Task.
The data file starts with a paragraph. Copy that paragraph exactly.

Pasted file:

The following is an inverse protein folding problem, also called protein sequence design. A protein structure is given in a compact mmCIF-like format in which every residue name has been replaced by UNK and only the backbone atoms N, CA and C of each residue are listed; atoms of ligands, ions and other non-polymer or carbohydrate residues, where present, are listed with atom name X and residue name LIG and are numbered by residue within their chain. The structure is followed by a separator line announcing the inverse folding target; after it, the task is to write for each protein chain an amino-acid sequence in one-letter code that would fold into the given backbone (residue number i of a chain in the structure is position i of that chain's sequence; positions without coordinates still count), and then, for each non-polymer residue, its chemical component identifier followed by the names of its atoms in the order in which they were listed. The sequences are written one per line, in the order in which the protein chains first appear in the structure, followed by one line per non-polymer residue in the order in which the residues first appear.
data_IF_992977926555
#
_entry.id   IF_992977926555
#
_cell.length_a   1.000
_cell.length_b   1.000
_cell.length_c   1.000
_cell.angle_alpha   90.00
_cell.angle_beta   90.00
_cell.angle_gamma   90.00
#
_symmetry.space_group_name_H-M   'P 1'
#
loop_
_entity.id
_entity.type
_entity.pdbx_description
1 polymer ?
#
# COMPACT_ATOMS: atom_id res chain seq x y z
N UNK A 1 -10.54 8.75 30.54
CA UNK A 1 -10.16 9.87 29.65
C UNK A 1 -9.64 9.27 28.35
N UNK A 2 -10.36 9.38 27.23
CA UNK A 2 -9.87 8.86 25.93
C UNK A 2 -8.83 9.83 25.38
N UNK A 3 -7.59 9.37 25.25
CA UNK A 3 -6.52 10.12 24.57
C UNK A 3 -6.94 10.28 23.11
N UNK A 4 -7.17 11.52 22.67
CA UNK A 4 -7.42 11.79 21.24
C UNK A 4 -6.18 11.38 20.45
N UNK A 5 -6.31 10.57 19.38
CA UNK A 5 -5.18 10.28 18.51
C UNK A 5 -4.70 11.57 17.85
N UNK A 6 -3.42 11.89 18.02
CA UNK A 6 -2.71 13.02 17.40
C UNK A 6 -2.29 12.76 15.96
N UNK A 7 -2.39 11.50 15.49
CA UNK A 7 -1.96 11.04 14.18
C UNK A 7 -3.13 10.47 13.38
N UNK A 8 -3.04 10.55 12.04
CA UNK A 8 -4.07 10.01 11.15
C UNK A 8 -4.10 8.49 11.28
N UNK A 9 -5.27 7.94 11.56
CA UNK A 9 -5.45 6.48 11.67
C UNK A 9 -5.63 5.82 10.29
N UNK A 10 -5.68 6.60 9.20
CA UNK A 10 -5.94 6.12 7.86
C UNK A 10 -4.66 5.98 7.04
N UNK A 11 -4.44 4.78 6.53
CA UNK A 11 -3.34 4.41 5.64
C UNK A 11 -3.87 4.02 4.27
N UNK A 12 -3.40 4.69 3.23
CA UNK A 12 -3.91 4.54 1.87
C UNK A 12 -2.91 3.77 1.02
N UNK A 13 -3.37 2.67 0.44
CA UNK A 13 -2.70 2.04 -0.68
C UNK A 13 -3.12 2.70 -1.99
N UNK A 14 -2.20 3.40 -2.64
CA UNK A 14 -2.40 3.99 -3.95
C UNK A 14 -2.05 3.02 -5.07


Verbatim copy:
The following is an inverse protein folding problem, also called protein sequence design. A protein structure is given in a compact mmCIF-like format in which every residue name has been replaced by UNK and only the backbone atoms N, CA and C of each residue are listed; atoms of ligands, ions and other non-polymer or carbohydrate residues, where present, are listed with atom name X and residue name LIG and are numbered by residue within their chain. The structure is followed by a separator line announcing the inverse folding target; after it, the task is to write for each protein chain an amino-acid sequence in one-letter code that would fold into the given backbone (residue number i of a chain in the structure is position i of that chain's sequence; positions without coordinates still count), and then, for each non-polymer residue, its chemical component identifier followed by the names of its atoms in the order in which they were listed. The sequences are written one per line, in the order in which the protein chains first appear in the structure, followed by one line per non-polymer residue in the order in which the residues first appear.